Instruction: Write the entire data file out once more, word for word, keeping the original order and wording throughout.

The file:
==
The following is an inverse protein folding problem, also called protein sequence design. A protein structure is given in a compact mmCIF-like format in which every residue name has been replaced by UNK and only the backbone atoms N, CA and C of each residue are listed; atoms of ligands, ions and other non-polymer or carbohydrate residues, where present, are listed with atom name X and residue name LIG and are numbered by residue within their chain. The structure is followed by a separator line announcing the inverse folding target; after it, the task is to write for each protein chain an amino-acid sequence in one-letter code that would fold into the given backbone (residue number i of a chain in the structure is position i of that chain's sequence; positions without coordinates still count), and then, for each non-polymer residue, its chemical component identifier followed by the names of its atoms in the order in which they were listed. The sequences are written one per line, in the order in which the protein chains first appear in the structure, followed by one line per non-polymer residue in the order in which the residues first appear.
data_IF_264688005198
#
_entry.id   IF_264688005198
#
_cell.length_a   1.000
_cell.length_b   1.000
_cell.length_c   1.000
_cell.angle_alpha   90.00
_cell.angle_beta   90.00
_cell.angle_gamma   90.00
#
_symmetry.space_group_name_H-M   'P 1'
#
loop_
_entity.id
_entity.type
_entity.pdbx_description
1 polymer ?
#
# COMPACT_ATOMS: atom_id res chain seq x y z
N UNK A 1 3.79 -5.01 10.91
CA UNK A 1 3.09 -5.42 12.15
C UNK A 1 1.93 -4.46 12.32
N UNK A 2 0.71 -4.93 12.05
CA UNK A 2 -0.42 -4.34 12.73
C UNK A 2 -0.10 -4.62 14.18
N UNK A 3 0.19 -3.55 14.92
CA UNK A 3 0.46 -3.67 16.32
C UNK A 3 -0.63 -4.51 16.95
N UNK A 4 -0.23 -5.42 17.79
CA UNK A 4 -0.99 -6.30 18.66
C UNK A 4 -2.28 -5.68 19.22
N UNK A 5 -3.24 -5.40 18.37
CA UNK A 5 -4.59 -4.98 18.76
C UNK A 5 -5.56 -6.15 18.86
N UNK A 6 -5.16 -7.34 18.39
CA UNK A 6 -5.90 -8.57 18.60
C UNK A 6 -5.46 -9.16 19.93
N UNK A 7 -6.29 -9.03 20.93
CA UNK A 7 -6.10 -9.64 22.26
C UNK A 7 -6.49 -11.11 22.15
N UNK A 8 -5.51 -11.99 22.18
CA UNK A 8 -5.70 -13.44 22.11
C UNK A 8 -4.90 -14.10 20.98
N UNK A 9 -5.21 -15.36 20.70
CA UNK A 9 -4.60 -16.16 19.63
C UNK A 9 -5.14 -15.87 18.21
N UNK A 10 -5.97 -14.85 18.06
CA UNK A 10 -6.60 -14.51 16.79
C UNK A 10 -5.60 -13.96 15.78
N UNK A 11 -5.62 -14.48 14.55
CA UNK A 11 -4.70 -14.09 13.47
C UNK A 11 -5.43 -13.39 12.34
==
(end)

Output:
The following is an inverse protein folding problem, also called protein sequence design. A protein structure is given in a compact mmCIF-like format in which every residue name has been replaced by UNK and only the backbone atoms N, CA and C of each residue are listed; atoms of ligands, ions and other non-polymer or carbohydrate residues, where present, are listed with atom name X and residue name LIG and are numbered by residue within their chain. The structure is followed by a separator line announcing the inverse folding target; after it, the task is to write for each protein chain an amino-acid sequence in one-letter code that would fold into the given backbone (residue number i of a chain in the structure is position i of that chain's sequence; positions without coordinates still count), and then, for each non-polymer residue, its chemical component identifier followed by the names of its atoms in the order in which they were listed. The sequences are written one per line, in the order in which the protein chains first appear in the structure, followed by one line per non-polymer residue in the order in which the residues first appear.
data_IF_264688005198
#
_entry.id   IF_264688005198
#
_cell.length_a   1.000
_cell.length_b   1.000
_cell.length_c   1.000
_cell.angle_alpha   90.00
_cell.angle_beta   90.00
_cell.angle_gamma   90.00
#
_symmetry.space_group_name_H-M   'P 1'
#
loop_
_entity.id
_entity.type
_entity.pdbx_description
1 polymer ?
#
# COMPACT_ATOMS: atom_id res chain seq x y z
N UNK A 1 3.79 -5.01 10.91
CA UNK A 1 3.09 -5.42 12.15
C UNK A 1 1.93 -4.46 12.32
N UNK A 2 0.71 -4.93 12.05
CA UNK A 2 -0.42 -4.34 12.73
C UNK A 2 -0.10 -4.62 14.18
N UNK A 3 0.19 -3.55 14.92
CA UNK A 3 0.46 -3.67 16.32
C UNK A 3 -0.63 -4.51 16.95
N UNK A 4 -0.23 -5.42 17.79
CA UNK A 4 -0.99 -6.30 18.66
C UNK A 4 -2.28 -5.68 19.22
N UNK A 5 -3.24 -5.40 18.37
CA UNK A 5 -4.59 -4.98 18.76
C UNK A 5 -5.56 -6.15 18.86
N UNK A 6 -5.16 -7.34 18.39
CA UNK A 6 -5.90 -8.57 18.60
C UNK A 6 -5.46 -9.16 19.93
N UNK A 7 -6.29 -9.03 20.93
CA UNK A 7 -6.10 -9.64 22.26
C UNK A 7 -6.49 -11.11 22.15
N UNK A 8 -5.51 -11.99 22.18
CA UNK A 8 -5.70 -13.44 22.11
C UNK A 8 -4.90 -14.10 20.98
N UNK A 9 -5.21 -15.36 20.70
CA UNK A 9 -4.60 -16.16 19.63
C UNK A 9 -5.14 -15.87 18.21
N UNK A 10 -5.97 -14.85 18.06
CA UNK A 10 -6.60 -14.51 16.79
C UNK A 10 -5.60 -13.96 15.78
N UNK A 11 -5.62 -14.48 14.55
CA UNK A 11 -4.70 -14.09 13.47
C UNK A 11 -5.43 -13.39 12.34